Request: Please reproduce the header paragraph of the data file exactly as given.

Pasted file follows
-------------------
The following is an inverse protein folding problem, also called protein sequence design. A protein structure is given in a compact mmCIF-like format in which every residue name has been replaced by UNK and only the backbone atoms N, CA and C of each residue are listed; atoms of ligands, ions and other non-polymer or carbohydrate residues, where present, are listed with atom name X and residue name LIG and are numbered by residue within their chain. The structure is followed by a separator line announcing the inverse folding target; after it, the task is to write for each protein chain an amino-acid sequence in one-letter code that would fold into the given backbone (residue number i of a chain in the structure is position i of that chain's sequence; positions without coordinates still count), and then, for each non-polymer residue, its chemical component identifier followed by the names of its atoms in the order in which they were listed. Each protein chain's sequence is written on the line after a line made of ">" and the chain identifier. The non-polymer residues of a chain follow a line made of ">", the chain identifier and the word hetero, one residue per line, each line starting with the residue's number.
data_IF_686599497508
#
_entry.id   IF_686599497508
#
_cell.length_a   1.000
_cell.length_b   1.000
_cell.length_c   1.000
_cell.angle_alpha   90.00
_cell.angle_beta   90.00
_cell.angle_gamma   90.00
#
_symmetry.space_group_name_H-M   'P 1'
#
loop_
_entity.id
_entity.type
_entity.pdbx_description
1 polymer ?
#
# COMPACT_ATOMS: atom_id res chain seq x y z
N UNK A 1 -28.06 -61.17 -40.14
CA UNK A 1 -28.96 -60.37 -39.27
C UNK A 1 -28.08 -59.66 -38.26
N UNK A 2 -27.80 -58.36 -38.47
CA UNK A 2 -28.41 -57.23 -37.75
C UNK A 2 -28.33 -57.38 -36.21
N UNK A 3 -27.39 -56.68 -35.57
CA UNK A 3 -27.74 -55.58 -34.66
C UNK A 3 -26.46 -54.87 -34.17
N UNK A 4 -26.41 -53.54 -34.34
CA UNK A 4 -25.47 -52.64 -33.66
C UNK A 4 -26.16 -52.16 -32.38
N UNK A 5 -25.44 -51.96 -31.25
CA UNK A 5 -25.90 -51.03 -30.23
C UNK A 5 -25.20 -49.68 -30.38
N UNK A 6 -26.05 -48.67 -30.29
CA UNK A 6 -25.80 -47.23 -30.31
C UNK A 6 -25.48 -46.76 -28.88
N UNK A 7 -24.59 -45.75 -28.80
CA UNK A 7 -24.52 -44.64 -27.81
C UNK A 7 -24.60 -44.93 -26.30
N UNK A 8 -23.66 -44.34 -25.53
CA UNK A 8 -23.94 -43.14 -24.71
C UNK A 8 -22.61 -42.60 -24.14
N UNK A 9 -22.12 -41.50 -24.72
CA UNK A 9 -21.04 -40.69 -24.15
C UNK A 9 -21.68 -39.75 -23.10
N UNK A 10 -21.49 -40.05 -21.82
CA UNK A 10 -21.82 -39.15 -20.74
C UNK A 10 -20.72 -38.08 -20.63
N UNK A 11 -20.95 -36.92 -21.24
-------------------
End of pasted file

The following is an inverse protein folding problem, also called protein sequence design. A protein structure is given in a compact mmCIF-like format in which every residue name has been replaced by UNK and only the backbone atoms N, CA and C of each residue are listed; atoms of ligands, ions and other non-polymer or carbohydrate residues, where present, are listed with atom name X and residue name LIG and are numbered by residue within their chain. The structure is followed by a separator line announcing the inverse folding target; after it, the task is to write for each protein chain an amino-acid sequence in one-letter code that would fold into the given backbone (residue number i of a chain in the structure is position i of that chain's sequence; positions without coordinates still count), and then, for each non-polymer residue, its chemical component identifier followed by the names of its atoms in the order in which they were listed. Each protein chain's sequence is written on the line after a line made of ">" and the chain identifier. The non-polymer residues of a chain follow a line made of ">", the chain identifier and the word hetero, one residue per line, each line starting with the residue's number.